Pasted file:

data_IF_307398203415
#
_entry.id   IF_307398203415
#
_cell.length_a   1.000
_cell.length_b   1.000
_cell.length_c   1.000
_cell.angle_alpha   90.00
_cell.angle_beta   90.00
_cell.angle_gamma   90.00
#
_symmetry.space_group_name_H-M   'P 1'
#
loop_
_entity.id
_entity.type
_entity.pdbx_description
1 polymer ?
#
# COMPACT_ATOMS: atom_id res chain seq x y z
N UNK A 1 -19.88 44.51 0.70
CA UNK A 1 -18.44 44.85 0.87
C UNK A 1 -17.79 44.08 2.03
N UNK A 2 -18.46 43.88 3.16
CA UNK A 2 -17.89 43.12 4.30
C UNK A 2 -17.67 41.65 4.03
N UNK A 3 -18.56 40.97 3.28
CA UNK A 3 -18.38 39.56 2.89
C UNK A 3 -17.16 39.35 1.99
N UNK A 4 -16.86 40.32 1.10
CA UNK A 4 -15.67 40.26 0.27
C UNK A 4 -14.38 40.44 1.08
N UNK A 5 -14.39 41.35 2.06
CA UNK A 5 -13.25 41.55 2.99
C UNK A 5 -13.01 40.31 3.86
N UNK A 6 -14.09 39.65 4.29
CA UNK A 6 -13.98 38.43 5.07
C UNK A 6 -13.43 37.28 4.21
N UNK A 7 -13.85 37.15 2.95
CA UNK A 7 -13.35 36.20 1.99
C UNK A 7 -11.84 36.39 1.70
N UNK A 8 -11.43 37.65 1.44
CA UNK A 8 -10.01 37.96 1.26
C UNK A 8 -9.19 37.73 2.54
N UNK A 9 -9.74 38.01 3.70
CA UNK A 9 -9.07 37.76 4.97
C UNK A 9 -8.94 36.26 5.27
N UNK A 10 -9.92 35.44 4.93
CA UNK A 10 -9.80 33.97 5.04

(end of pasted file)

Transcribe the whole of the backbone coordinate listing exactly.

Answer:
data_IF_307398203415
#
_entry.id   IF_307398203415
#
_cell.length_a   1.000
_cell.length_b   1.000
_cell.length_c   1.000
_cell.angle_alpha   90.00
_cell.angle_beta   90.00
_cell.angle_gamma   90.00
#
_symmetry.space_group_name_H-M   'P 1'
#
loop_
_entity.id
_entity.type
_entity.pdbx_description
1 polymer ?
#
# COMPACT_ATOMS: atom_id res chain seq x y z
N UNK A 1 -19.88 44.51 0.70
CA UNK A 1 -18.44 44.85 0.87
C UNK A 1 -17.79 44.08 2.03
N UNK A 2 -18.46 43.88 3.16
CA UNK A 2 -17.89 43.12 4.30
C UNK A 2 -17.67 41.65 4.03
N UNK A 3 -18.56 40.97 3.28
CA UNK A 3 -18.38 39.56 2.89
C UNK A 3 -17.16 39.35 1.99
N UNK A 4 -16.86 40.32 1.10
CA UNK A 4 -15.67 40.26 0.27
C UNK A 4 -14.38 40.44 1.08
N UNK A 5 -14.39 41.35 2.06
CA UNK A 5 -13.25 41.55 2.99
C UNK A 5 -13.01 40.31 3.86
N UNK A 6 -14.09 39.65 4.29
CA UNK A 6 -13.98 38.43 5.07
C UNK A 6 -13.43 37.28 4.21
N UNK A 7 -13.85 37.15 2.95
CA UNK A 7 -13.35 36.20 1.99
C UNK A 7 -11.84 36.39 1.70
N UNK A 8 -11.43 37.65 1.44
CA UNK A 8 -10.01 37.96 1.26
C UNK A 8 -9.19 37.73 2.54
N UNK A 9 -9.74 38.01 3.70
CA UNK A 9 -9.07 37.76 4.97
C UNK A 9 -8.94 36.26 5.27
N UNK A 10 -9.92 35.44 4.93
CA UNK A 10 -9.80 33.97 5.04